If you have trouble getting into a deep squat, the Monkey can help by stretching your:
- upper back
If you have tight lats, for instance, a variation of the monkey that would be great to work on is the monkey cartwheel, where you reach your arm overhead to create the momentum for the cartwheel. This creates a nice stretch in the lats.
Frogger for Flexibility
The frogger is similar to the monkey, in that it starts in a deep squat, but instead of moving side to side, you’ll place your hands in front of you, then hop your feet forward to meet your hands, moving forward in succession.
Much like the Monkey, the Frogger will help you out tremendously with your squat flexibility, but with a slightly different angle. Putting the Frogger in motion will stretch your:
- upper back
If your squat is limited by calf tightness, reaching further forward in the Frogger will help stretch your calves a bit more.
Common Questions About Stretching
Flexibility and stretching play a big role in all of our programs, so we get a lot of questions on the topic. Here are some of the most common questions we get.
When is stretching appropriate?
Stretching is appropriate when you lack the range of motion, or flexibility, to do the movements that you want to do.
These movements could be squatting all the way down to your heels, or simply reaching behind you to the back seat of the car when you are belted in.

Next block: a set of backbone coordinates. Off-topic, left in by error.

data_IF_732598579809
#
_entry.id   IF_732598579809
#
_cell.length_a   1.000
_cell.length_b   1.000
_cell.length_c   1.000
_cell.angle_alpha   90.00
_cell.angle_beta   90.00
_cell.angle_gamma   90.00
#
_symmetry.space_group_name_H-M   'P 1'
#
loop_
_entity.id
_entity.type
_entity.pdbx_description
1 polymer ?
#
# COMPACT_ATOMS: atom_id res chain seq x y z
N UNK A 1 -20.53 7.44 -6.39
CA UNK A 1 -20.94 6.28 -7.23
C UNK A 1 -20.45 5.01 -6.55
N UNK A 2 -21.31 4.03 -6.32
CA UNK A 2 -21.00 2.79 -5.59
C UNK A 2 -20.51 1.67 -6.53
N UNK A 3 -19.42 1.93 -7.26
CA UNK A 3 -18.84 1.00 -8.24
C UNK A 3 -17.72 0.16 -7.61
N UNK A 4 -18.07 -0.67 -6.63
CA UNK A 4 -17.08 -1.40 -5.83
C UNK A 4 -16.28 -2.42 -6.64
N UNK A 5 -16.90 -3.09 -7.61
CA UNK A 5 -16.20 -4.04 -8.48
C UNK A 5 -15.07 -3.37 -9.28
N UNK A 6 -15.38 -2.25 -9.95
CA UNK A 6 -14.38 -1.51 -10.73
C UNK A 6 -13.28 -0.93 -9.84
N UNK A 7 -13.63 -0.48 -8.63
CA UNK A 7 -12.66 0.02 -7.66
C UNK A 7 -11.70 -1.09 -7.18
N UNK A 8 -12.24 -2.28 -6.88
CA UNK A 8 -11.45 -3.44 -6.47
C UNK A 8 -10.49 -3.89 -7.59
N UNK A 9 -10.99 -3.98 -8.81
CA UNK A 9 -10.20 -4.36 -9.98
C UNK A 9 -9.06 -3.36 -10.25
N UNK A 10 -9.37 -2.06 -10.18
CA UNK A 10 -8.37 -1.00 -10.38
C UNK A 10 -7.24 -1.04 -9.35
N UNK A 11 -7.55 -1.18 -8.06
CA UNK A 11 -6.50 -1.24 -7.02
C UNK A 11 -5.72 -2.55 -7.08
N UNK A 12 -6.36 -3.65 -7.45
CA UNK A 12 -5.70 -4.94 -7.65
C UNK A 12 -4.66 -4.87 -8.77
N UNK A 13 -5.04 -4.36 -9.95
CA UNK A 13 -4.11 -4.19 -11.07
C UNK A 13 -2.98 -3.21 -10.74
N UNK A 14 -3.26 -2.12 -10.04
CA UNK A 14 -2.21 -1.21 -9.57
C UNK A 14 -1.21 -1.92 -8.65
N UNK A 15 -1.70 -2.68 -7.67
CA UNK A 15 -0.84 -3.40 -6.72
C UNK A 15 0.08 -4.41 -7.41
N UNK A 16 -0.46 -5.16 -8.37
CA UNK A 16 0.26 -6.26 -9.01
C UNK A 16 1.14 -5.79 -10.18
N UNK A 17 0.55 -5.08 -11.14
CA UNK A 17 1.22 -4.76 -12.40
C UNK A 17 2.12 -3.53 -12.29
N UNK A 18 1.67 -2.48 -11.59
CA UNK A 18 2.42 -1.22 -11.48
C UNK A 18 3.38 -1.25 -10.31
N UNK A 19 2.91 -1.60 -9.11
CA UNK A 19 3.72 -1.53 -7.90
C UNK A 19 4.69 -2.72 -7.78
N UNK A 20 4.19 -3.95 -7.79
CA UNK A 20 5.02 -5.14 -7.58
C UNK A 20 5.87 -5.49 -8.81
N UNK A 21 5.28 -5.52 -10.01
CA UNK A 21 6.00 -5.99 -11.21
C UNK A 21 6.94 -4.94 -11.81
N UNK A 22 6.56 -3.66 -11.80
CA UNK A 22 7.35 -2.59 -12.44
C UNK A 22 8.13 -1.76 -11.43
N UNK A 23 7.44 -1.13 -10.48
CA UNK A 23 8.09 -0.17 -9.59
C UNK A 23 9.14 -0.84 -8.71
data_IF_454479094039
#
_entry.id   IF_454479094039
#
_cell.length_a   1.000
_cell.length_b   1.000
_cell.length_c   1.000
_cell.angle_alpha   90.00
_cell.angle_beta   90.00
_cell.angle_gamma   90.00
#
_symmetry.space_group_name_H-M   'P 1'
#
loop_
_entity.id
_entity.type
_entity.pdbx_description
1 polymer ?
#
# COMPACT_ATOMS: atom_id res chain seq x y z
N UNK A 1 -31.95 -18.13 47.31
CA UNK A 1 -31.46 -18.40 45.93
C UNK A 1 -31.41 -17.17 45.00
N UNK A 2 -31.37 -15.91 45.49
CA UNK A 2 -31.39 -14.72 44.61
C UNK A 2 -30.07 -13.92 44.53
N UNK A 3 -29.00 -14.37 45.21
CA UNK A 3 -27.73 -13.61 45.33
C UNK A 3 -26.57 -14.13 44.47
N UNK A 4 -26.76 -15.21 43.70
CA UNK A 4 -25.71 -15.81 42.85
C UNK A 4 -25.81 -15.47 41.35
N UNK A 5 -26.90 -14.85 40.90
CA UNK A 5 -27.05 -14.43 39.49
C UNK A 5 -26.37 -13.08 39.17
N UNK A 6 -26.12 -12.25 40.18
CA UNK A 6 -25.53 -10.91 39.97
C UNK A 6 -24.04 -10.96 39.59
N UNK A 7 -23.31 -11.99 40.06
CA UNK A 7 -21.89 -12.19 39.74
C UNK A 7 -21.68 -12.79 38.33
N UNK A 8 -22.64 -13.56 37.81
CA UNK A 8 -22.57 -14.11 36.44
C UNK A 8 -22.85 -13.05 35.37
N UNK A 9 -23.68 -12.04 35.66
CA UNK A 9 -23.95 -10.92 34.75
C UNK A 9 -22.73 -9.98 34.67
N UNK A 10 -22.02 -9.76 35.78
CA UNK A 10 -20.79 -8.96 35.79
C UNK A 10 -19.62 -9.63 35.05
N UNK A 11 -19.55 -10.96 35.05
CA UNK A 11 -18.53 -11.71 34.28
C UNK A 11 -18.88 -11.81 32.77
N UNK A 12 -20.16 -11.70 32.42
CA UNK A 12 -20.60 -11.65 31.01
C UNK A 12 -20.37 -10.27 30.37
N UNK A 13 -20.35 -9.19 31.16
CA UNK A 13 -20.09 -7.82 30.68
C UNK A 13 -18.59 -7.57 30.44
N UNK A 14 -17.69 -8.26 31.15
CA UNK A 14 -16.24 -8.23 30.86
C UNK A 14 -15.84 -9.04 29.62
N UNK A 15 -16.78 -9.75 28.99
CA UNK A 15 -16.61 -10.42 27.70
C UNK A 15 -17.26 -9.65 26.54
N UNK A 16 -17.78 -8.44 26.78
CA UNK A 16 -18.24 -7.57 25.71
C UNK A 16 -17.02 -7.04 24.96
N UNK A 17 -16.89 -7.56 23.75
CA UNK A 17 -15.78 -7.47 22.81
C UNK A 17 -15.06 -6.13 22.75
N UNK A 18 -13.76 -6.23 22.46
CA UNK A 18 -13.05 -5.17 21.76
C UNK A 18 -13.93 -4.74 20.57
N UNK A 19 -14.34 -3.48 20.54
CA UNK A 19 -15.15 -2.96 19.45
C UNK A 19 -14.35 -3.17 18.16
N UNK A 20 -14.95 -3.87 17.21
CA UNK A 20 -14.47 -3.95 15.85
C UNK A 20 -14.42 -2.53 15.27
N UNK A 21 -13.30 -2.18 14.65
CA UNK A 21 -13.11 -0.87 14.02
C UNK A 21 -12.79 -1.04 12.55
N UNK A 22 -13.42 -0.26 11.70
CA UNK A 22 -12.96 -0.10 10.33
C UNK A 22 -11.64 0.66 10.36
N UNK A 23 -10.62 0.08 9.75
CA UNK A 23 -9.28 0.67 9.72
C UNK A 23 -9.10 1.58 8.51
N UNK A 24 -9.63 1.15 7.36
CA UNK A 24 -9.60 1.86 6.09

Just like with many things, it’s all dependent upon your particular goals. Some people actually need to stretch just to be able to do normal daily activities. They have either gotten stiff over the years, or they’ve had some type of injury.
So, maybe if I don’t have a particular reason to stretch, then I don’t need to?
If you’re engaging in a regular exercise program that takes you through full ranges of motion for your joints and you don’t have any difficulties, then that may be enough stretching for you.
Take a simple pushup, for example.
Done in proper form, this takes your chest and anterior shoulder muscles through their full range. We all often notice that the first set (or reps) feels a little tighter in the beginning, then it feels like you free up more. Congratulations, you’ve “stretched” out!
This is why such blanket statements as “stretching is bad for you”, don’t really make sense.
When is the right time to stretch?
If you are doing a warm up for an activity, you probably don’t want to hold a stretch for a long time (static stretching).
This is probably where people have gotten the idea that stretching is a bad thing.
Static stretching before a sporting activity has been shown to decrease your muscle strength and power (for a short time afterwards). So, don’t do it then!
A general body warm up with active motion through the joints you are going to be using is more appropriate for that time.
So when is the right time for a good static stretch?
After your workout or training session is a good time. Your body temperature will be higher and you will benefit from that warmth to lengthen the tissues you want to work on.
Does stretching help to prevent injury/soreness?
There is very little evidence that stretching, in general, prevents injury or soreness in muscles.
Pretty much all the research regarding whether stretching after exercise reduces DOMS (delayed onset muscle soreness) says it doesn’t help at all. And I buy this, based on personal experience, and also from the reasoning that whatever damage that triggers the pain of DOMS would unlikely be alleviated by stretching.
The studies that have been done in regards to “injury prevention” looked at rates of injury in those that worked on flexibility exercises versus those that haven’t (and usually with the metric of injuries occurring in the sporting activity).